The Florida Bar

Ethics Opinion

Opinion 65-54

August 27, 1965
Advisory ethics opinions are not binding.
It is not unethical for a lawyer to refuse to divulge information about a client’s affairs to a
governmental agency if the lawyer in good faith believes that he may have legal grounds for
withholding the information and that withholding the information is in the best interest of the
client. The lawyer must, of course, abide by the orders of a court of competent jurisdiction.


Chairman Kittleson stated the opinion of the committee:
A member of The Florida Bar has requested the Committee’s advice on the
following problem. He is the attorney for a decedent’s estate. The value of certain
shares of capital stock in a corporation has become significant for estate tax
purposes. One of the controversial points is whether the value of the stock must
be based upon the value of the corporation’s underlying assets, without
consideration of the facts that the decedent was a minority stockholder and that
the corporation is closely held. In order to evaluate the importance of the
controversy, the attorney caused an appraisal to be made of the corporation’s
underlying assets as of the date of the decedent’s death and as of other pertinent
dates. The Internal Revenue Service has requested that he make the appraisal
available to the Government. He has declined to do so, on the belief that the
appraisal is a privileged communication or the attorney’s work product, or both.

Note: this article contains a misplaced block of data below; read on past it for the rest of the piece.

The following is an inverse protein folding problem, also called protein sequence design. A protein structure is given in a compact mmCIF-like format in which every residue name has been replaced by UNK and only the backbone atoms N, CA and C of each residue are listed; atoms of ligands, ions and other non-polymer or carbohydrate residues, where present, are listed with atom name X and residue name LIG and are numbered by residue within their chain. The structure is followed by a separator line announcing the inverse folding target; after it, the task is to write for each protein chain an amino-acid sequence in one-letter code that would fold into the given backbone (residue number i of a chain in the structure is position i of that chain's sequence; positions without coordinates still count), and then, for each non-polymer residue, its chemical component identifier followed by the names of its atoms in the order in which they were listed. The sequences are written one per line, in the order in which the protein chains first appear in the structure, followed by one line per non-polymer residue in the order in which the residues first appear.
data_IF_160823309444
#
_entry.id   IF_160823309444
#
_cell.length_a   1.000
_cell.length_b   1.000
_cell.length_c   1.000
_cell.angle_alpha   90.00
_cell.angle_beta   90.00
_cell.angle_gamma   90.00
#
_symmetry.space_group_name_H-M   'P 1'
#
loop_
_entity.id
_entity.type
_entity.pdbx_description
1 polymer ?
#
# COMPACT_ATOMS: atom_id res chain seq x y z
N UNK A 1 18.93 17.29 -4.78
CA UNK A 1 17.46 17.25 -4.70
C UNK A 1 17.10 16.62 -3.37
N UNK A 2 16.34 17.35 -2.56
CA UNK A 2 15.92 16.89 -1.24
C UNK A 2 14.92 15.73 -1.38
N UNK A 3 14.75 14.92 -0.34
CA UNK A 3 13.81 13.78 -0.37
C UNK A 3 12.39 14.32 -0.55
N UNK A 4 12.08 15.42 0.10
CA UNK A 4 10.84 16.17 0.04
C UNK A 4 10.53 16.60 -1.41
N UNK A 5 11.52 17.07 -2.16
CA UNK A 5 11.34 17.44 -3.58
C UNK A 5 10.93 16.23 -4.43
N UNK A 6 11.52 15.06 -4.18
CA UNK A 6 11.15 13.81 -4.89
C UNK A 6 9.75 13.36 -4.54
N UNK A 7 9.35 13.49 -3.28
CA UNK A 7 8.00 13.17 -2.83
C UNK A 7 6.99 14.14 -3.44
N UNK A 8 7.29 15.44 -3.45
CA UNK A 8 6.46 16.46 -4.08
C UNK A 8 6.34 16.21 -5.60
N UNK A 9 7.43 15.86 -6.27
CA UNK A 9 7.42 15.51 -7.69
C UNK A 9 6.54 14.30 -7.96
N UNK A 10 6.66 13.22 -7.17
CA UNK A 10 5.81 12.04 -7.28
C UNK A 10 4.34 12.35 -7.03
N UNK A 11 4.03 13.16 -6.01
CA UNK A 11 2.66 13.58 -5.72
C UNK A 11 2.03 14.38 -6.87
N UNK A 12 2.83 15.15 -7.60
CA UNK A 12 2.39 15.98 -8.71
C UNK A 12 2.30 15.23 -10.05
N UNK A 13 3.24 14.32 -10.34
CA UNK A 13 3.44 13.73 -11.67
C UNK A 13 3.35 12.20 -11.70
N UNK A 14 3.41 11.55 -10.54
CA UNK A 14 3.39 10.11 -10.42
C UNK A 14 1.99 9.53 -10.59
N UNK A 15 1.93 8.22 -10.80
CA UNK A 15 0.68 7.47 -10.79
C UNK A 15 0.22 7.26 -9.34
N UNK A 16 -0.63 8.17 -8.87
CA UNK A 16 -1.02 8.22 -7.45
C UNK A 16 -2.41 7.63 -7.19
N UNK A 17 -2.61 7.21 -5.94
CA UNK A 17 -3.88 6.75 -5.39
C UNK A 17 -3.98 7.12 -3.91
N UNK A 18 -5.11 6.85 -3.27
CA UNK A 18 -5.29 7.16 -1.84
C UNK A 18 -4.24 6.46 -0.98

The appraisal was not procured for use in preparation of the estate tax return, and
it is emphasized that the appraisal was not even of estate assets but of assets
owned by a corporation, part of whose capital stock is an estate asset. The
appraisal was procured to assist the attorney in advising his client on the
significance of a known, existing controversy with the Internal Revenue Service
over the proper method of valuing an estate asset.
A majority of the Committee hold the view that the ultimate question is one of law,
which is beyond the jurisdiction of the Committee.
It seems clear, however, that a lawyer does not act unethically when he refuses to divulge
to a governmental administrative or investigatory agency information concerning a client’s
affairs, if the lawyer in good faith believes that he may have legal grounds for withholding the
information under the concepts of attorney-client privileged communication or attorney’s work
product, or otherwise, and if he believes that such withholding is in the best interest of his client.
A lawyer has a duty to withhold information concerning a client’s affairs where he has legal
grounds to do so and where disclosure would or may be detrimental to the client. He cannot, of
course, properly raise spurious grounds or otherwise speak in bad faith, and he must, of course,
abide by the orders of courts of competent jurisdiction. But the ethical propriety of his conduct

does not depend upon the outcome of the judicial consideration of his position, if he acted in
good faith upon reasonable grounds.
The Committee does not purport to determine whether or not the appraisal here falls
within the privileged communication and work product rules, nor how, if at all, the application of
these rules is affected by the lawyer’s function as co-executor as well as that of attorney.